Tunisia is Africa’s northernmost country, making it a rare location close to the equator for quality wine production. Along the northern coast and the Gulf of Tunis the climate is significantly influenced by the Mediterranean with mild, wet winters and hot, dry summers creating a successful viticulture environment. For those who are interested, you should ask to include a visit to the vineyards on your Tunisia tour.
Vine husbandry and winemaking were first introduced to Tunisia by the Phoenicians during the Punic era, when the city of Carthage was established. Wine production continued after the Romans occupied Carthage in 146 BC. Then after Tunisia’s conquest by Arabs in the 8th century AD, wine production was reduced but not eliminated. The French conquest of Tunisia in 1881, brought many knowledgeable and experienced engineers and large-scale wine production began in the country. After Tunisia’s independence in 1956, wine production continued but lack of expertise became a factor and production slowly decreased.
The wine industry did not flourish in modern-day Tunisia until the late 1980s, early 1990s. With foreign investment in its wine industry from several European countries, production has slowly increased in the 2000s. Specialized co-operatives have been formed and engineers trained for the purpose of increasing the vines planted, until eventually spanning thousands of hectares. Today grapes cover more than 10,000 hectares of land. Wine production ranks third in Tunisian agriculture, behind olive oil and wheat. It also generates significant revenue for Tunisian coffers, with exports of a million liters of wine annually to Europe, Russia, and the United States.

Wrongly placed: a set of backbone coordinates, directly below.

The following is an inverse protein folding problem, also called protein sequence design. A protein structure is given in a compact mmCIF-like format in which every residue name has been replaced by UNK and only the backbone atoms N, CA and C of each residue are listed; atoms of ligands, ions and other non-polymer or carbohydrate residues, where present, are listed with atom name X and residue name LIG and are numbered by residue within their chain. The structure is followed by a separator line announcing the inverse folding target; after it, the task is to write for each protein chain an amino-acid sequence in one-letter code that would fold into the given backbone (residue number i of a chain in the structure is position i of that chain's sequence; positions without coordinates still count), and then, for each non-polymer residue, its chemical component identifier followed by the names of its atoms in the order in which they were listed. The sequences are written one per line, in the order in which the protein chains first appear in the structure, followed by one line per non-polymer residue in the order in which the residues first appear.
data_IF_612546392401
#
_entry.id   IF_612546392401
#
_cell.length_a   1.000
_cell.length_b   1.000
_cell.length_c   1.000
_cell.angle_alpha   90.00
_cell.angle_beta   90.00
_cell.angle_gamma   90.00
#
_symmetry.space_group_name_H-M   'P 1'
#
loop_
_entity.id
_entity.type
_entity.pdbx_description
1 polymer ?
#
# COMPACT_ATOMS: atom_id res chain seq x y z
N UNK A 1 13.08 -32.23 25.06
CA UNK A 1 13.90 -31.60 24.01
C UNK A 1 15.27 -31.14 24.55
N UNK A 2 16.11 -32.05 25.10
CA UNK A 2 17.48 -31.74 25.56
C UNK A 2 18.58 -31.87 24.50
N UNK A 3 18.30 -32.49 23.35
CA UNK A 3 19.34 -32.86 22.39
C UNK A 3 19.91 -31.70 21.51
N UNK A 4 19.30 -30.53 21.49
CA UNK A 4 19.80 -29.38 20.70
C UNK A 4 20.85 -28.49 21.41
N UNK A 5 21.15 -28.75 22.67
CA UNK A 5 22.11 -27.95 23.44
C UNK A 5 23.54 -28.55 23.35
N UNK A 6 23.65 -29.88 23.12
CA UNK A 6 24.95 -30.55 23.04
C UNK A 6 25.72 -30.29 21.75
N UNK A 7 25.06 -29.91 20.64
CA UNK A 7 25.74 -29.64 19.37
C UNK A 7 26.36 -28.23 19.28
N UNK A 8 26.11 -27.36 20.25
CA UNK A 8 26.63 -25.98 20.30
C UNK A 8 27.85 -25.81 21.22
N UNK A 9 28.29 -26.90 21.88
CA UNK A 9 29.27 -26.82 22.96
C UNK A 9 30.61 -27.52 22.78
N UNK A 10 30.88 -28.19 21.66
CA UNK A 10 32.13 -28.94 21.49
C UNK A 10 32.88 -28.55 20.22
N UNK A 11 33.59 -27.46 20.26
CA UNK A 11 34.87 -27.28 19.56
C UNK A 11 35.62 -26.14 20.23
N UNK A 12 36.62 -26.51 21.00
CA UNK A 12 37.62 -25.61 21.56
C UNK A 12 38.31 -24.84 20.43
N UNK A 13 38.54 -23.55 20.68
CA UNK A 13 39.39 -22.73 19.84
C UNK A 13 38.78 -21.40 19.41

Because of the heavy French involvement in Tunisian viticulture, the main grape varieties planted in Tunisian vineyards are similar to those notably in the southern regions of France. The key red-wine grapes are Carignan, Cinsaut, Grenache, Syrah, Mourvedre, and more recently the Bordeaux reds Cabernet Sauvignon and Merlot. A small percentage of Tunisian wines are white, using the grape varieties of Chardonnay, Muscat of Alexandria, Ugni Blanc and Pedro Ximenez.
Tunisia has a long and rich history of wine production. The North African sunshine and Mediterranean climate have created a great environment for the nation’s little-known winemaking trade to grow and increase in prestige.